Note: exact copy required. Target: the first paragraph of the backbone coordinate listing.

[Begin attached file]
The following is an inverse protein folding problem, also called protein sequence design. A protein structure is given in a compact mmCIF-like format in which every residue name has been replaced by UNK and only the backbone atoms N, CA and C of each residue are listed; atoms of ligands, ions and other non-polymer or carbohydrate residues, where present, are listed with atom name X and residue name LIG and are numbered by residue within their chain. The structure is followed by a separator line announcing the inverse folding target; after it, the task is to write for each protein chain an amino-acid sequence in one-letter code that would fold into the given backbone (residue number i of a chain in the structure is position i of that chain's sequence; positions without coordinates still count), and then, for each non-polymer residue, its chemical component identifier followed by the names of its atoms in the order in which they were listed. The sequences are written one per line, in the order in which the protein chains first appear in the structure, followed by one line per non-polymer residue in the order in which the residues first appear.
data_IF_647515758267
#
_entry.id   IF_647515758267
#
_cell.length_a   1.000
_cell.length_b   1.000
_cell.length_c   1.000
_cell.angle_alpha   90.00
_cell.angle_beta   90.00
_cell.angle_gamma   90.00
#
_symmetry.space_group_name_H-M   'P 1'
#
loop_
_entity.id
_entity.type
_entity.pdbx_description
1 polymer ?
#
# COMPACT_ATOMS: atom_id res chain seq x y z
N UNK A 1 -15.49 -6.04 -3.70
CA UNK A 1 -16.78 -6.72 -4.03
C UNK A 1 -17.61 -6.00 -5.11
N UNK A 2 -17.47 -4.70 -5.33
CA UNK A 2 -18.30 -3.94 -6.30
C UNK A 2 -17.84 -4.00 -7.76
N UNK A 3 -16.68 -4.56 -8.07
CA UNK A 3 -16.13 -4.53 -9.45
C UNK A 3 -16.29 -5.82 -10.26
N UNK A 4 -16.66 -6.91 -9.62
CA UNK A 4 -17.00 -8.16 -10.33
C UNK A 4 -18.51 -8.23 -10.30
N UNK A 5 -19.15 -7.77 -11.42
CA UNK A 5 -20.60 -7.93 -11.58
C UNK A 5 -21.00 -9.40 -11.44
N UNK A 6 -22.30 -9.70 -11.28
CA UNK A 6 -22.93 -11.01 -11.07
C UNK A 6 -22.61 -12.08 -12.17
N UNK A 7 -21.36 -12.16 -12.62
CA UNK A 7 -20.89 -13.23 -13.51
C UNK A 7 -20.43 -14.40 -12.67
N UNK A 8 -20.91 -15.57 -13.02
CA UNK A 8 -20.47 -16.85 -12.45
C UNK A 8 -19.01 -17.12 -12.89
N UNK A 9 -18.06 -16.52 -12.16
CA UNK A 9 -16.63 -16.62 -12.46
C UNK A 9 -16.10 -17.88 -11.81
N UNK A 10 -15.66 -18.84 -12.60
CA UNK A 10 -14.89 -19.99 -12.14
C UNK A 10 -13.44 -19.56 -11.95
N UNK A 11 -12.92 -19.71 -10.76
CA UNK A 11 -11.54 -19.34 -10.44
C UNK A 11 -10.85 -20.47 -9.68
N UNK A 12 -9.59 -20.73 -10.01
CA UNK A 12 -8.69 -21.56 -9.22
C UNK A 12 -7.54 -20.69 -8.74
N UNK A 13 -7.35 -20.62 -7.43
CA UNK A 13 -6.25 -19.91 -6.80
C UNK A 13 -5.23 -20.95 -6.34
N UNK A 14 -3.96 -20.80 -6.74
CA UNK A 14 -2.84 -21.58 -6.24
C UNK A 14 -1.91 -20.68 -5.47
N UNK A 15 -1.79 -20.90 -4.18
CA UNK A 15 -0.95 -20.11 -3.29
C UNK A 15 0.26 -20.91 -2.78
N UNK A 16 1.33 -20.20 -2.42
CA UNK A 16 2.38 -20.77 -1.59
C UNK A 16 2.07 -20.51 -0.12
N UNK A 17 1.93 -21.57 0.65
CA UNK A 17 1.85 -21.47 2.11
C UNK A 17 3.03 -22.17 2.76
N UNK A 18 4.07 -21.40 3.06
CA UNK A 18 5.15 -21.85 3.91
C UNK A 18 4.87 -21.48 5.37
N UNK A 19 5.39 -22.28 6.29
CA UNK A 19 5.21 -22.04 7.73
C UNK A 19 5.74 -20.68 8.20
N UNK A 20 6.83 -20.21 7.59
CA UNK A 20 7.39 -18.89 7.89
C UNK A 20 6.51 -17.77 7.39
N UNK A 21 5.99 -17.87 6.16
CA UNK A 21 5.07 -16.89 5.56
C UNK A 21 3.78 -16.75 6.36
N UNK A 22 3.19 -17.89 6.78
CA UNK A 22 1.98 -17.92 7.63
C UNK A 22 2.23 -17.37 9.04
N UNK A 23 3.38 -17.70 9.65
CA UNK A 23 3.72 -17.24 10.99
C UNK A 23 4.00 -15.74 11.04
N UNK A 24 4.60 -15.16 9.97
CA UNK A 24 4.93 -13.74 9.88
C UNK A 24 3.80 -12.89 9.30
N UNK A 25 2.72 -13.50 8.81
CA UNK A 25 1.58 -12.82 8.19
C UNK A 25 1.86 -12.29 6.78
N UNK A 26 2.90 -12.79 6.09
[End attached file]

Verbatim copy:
The following is an inverse protein folding problem, also called protein sequence design. A protein structure is given in a compact mmCIF-like format in which every residue name has been replaced by UNK and only the backbone atoms N, CA and C of each residue are listed; atoms of ligands, ions and other non-polymer or carbohydrate residues, where present, are listed with atom name X and residue name LIG and are numbered by residue within their chain. The structure is followed by a separator line announcing the inverse folding target; after it, the task is to write for each protein chain an amino-acid sequence in one-letter code that would fold into the given backbone (residue number i of a chain in the structure is position i of that chain's sequence; positions without coordinates still count), and then, for each non-polymer residue, its chemical component identifier followed by the names of its atoms in the order in which they were listed. The sequences are written one per line, in the order in which the protein chains first appear in the structure, followed by one line per non-polymer residue in the order in which the residues first appear.